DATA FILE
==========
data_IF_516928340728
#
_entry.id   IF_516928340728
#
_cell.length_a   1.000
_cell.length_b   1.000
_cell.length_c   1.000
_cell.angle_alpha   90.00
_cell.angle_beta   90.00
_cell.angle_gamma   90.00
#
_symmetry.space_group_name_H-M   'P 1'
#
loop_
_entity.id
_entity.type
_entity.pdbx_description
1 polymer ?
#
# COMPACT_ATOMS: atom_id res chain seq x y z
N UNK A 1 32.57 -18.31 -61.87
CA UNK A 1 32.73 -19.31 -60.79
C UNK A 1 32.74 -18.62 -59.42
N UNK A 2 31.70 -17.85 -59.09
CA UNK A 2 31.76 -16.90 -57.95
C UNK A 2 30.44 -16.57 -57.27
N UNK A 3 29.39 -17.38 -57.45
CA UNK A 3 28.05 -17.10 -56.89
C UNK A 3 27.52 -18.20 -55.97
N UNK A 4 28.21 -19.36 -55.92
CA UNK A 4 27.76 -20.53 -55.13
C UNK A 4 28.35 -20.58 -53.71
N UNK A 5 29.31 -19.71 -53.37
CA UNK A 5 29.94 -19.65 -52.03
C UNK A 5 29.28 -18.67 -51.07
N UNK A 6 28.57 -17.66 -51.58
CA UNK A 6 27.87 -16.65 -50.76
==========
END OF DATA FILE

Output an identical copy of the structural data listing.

data_IF_516928340728
#
_entry.id   IF_516928340728
#
_cell.length_a   1.000
_cell.length_b   1.000
_cell.length_c   1.000
_cell.angle_alpha   90.00
_cell.angle_beta   90.00
_cell.angle_gamma   90.00
#
_symmetry.space_group_name_H-M   'P 1'
#
loop_
_entity.id
_entity.type
_entity.pdbx_description
1 polymer ?
#
# COMPACT_ATOMS: atom_id res chain seq x y z
N UNK A 1 32.57 -18.31 -61.87
CA UNK A 1 32.73 -19.31 -60.79
C UNK A 1 32.74 -18.62 -59.42
N UNK A 2 31.70 -17.85 -59.09
CA UNK A 2 31.76 -16.90 -57.95
C UNK A 2 30.44 -16.57 -57.27
N UNK A 3 29.39 -17.38 -57.45
CA UNK A 3 28.05 -17.10 -56.89
C UNK A 3 27.52 -18.20 -55.97
N UNK A 4 28.21 -19.36 -55.92
CA UNK A 4 27.76 -20.53 -55.13
C UNK A 4 28.35 -20.58 -53.71
N UNK A 5 29.31 -19.71 -53.37
CA UNK A 5 29.94 -19.65 -52.03
C UNK A 5 29.28 -18.67 -51.07
N UNK A 6 28.57 -17.66 -51.58
CA UNK A 6 27.87 -16.65 -50.76